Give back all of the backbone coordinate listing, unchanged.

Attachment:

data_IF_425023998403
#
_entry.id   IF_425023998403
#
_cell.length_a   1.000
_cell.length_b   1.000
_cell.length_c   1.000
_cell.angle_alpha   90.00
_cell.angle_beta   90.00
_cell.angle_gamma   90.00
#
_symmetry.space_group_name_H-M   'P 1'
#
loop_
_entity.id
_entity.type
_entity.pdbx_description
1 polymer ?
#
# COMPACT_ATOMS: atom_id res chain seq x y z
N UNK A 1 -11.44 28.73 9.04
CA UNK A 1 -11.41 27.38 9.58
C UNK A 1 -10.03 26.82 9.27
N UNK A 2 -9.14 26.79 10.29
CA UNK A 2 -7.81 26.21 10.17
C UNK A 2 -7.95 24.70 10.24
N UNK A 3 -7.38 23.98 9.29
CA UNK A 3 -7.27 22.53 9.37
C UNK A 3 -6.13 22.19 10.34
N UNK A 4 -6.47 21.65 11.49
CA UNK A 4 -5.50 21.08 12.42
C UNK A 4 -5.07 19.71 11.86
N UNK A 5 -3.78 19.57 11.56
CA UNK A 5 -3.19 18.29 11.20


data_IF_425023998403
#
_entry.id   IF_425023998403
#
_cell.length_a   1.000
_cell.length_b   1.000
_cell.length_c   1.000
_cell.angle_alpha   90.00
_cell.angle_beta   90.00
_cell.angle_gamma   90.00
#
_symmetry.space_group_name_H-M   'P 1'
#
loop_
_entity.id
_entity.type
_entity.pdbx_description
1 polymer ?
#
# COMPACT_ATOMS: atom_id res chain seq x y z
N UNK A 1 -11.44 28.73 9.04
CA UNK A 1 -11.41 27.38 9.58
C UNK A 1 -10.03 26.82 9.27
N UNK A 2 -9.14 26.79 10.29
CA UNK A 2 -7.81 26.21 10.17
C UNK A 2 -7.95 24.70 10.24
N UNK A 3 -7.38 23.98 9.29
CA UNK A 3 -7.27 22.53 9.37
C UNK A 3 -6.13 22.19 10.34
N UNK A 4 -6.47 21.65 11.49
CA UNK A 4 -5.50 21.08 12.42
C UNK A 4 -5.07 19.71 11.86
N UNK A 5 -3.78 19.57 11.56
CA UNK A 5 -3.19 18.29 11.20